I’m not sure what to write here, honestly. I’ve been steadily working toward this point since I took the LSAT in 2008. Of course, my goals changed, and I took the GRE in August 2010. I went from wanting to be a human rights attorney to wanting to work in sustainable development in Africa. Now I’m looking at a PhD in History, in order to research human trafficking on the continent of Africa.
I’ve emailed the professors whose research is related to mine. I’ve researched graduate programs and schools. I have already ordered all of the official transcripts, and test scores. I even have the letters of recommendation lined up.
Now I have to cope with the pent-up stress of not being where I thought I would be by age 23, coupled with the stress of job searching. I’m unfocused, and it shows in my scatter-shot efforts to DO SOMETHING. It’s difficult to wake up for 2+ years to another day of un(der)employment, another day of unpaid, unseen work that yields little, if any tangible results. Employers don’t respond, save for an automated email: “Thank you for your application.” I send out applications, cover letters, tweaked resumes and curriculum vitae with a prayer.
I have to stop taking this personally. I do. But it’s hard for me to separate “being” from “doing” when I’m so singular. I have to fight to filter out the voices that tell me who I ought to be or how I’ve failed or fallen short. The sense that I am stupid, unintelligent, deficient or incapable assails me on the most difficult mornings. And I have to remember to keep my armor on, and to filter out the voices. Why should I let what other people say about me define how I see myself? Why should I let other people tell me who I am?
Who I am is not what I do. This is a distinction that is often lost in American culture. The language of capitalistic self-valuation is demonstrated when we ask “What do you do?” “What are you?” The assumption is that being employed makes you somebody, and being un(der)employed makes you nobody. I happen to be un(der)employed after graduating into one of the worst recessions in recent history. I’m 23, with 7 years of substantive work experience ranging from being a teacher and a research assistant to being a supervisor. I have the education, skills, experience and knowledge to do a job well, but I don’t have a job.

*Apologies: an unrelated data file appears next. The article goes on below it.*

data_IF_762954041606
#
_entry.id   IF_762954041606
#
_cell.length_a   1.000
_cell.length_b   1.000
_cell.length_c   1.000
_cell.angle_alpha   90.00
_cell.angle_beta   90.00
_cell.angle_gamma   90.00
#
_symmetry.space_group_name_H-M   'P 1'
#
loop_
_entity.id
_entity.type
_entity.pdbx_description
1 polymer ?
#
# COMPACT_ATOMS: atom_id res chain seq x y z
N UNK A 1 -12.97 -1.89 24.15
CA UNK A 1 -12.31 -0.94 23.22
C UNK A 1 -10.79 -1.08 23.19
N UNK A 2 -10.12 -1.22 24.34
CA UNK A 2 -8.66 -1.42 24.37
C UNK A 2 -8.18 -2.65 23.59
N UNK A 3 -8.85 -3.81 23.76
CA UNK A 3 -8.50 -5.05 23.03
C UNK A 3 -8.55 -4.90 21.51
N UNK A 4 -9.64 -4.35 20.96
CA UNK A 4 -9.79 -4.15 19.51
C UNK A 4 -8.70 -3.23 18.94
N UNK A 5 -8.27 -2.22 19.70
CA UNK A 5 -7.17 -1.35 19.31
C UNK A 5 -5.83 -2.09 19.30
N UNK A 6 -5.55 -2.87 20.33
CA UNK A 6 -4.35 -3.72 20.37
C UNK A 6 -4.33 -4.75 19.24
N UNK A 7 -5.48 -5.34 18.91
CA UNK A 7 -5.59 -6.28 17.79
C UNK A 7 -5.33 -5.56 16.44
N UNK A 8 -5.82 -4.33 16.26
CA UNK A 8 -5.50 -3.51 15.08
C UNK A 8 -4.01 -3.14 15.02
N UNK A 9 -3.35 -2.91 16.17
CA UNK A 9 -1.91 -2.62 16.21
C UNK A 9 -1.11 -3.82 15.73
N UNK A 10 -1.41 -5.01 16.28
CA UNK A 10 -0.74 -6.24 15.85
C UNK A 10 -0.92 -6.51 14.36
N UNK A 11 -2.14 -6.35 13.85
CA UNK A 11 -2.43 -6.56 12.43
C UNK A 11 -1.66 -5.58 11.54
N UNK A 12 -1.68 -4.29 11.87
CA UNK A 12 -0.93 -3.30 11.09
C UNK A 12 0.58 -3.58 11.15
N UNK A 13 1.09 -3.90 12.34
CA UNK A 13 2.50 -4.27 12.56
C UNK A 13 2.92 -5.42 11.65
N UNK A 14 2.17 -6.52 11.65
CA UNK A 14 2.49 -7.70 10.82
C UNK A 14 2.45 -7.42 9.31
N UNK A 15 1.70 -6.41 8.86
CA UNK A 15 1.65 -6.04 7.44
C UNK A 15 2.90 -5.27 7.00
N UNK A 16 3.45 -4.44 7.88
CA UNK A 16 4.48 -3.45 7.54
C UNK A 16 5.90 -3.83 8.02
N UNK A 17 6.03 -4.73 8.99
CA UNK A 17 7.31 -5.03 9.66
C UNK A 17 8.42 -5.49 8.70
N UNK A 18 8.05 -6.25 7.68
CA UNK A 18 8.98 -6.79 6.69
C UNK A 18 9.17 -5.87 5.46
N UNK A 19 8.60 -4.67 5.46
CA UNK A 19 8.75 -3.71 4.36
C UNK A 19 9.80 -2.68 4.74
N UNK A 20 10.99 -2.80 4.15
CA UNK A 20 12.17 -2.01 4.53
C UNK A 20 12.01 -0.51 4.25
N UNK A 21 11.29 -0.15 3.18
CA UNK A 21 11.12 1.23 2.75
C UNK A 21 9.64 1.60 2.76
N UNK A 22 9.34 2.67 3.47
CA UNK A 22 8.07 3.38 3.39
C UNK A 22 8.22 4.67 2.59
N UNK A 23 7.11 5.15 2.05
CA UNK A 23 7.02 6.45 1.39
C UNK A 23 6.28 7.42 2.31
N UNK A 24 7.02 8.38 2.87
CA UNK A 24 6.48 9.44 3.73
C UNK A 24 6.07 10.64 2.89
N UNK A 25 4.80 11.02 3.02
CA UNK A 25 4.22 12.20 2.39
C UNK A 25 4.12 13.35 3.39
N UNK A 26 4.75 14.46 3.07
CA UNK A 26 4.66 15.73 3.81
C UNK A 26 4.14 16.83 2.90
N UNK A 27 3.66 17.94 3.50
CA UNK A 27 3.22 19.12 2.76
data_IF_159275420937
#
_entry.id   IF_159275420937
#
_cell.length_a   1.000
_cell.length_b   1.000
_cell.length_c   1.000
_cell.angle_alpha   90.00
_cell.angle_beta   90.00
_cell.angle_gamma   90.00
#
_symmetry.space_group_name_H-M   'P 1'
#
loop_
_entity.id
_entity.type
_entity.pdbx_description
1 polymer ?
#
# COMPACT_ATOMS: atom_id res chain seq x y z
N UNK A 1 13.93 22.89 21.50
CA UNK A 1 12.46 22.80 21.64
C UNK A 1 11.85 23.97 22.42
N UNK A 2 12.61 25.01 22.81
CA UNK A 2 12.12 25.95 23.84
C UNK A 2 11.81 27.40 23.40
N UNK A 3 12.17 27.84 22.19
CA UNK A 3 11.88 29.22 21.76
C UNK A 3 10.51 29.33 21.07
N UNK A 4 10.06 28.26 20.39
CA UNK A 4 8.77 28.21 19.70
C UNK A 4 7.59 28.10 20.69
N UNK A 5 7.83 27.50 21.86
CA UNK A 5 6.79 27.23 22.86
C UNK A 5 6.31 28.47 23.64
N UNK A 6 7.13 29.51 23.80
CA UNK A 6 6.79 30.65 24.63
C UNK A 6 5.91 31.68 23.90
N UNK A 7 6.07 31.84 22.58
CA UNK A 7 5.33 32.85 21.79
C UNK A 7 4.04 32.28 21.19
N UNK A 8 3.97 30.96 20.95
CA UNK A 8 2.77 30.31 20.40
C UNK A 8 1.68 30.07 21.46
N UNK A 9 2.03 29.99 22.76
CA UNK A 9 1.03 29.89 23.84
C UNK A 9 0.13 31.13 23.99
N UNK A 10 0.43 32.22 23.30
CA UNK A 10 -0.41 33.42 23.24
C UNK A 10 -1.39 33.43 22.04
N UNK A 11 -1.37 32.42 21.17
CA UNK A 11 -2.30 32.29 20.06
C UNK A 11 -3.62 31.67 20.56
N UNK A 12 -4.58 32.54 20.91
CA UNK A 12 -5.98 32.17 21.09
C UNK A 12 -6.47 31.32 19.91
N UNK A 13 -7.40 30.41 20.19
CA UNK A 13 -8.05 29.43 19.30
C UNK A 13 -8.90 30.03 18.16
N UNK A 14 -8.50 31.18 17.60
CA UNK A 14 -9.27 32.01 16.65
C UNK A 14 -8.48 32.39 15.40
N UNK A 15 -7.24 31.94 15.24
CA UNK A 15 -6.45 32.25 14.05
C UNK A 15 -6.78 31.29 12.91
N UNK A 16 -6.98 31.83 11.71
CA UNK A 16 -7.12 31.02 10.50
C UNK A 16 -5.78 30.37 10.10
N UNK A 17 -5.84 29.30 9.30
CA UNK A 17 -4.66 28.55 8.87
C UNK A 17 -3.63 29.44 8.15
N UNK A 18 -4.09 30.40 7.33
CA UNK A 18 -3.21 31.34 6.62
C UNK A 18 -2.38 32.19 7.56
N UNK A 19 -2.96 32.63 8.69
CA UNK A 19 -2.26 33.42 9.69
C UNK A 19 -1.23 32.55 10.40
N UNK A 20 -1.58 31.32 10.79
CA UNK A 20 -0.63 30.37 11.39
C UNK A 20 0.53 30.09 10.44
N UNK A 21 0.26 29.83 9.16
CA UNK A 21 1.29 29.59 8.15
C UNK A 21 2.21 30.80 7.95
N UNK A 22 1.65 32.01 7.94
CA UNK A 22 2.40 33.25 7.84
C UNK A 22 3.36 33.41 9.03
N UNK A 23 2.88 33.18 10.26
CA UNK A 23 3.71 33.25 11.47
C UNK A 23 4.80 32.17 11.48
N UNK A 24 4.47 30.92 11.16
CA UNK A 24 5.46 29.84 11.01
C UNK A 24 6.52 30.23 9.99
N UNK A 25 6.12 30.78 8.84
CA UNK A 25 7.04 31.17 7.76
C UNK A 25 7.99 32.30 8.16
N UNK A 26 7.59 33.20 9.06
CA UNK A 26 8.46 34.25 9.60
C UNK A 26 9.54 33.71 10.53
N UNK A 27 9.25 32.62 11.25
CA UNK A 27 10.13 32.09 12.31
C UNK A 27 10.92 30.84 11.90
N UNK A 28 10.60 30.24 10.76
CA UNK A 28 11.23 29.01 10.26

(Then there’s the added stress of my hearing possibly getting worse. My ears never rang this loudly before. It’s tough enough being hearing-impaired…)
Now, circle back to graduate school applications. I’m struggling with balancing my job search with the process of applying to graduate school. I know I need to find the academic sources I need to write a full-bodied, focused statement of purpose, but I also feel the need to follow up on this job application, send out that cover letter. I have no routine. I have no defined, purposeful demarcation of my day. Hours just flow in clumps and ebbs, while I search for the “right” word for the cover letter, email or article I’m writing.
I’m actually doing pretty well. I just revamped my curriculum vitae to include new freelance & consultant work. I finished an article on remittances to Northern Kenya, where 4 million (approximately 10% of Kenya’s population) is suffering drought. I have also made contact with 11 professors who could potentially be my advisors as I complete my PhD.
The schools on my list (a work-in-progress) include:
- Princeton University
- Cornell University
- Yale University
- Harvard University
New York University
- Columbia University
- University of Kent
University of Pennsylvania
- University of Chicago
If I were to extend my field of interest, I could look at African Studies programs, I’d consider:
- School of Oriental and African Studies (London)
- Columbia University, African Studies
U.C. Berkeley, African Diaspora Studies
- University of Kent at Canterbury, Postcolonial Studies
- Yale University, African Studies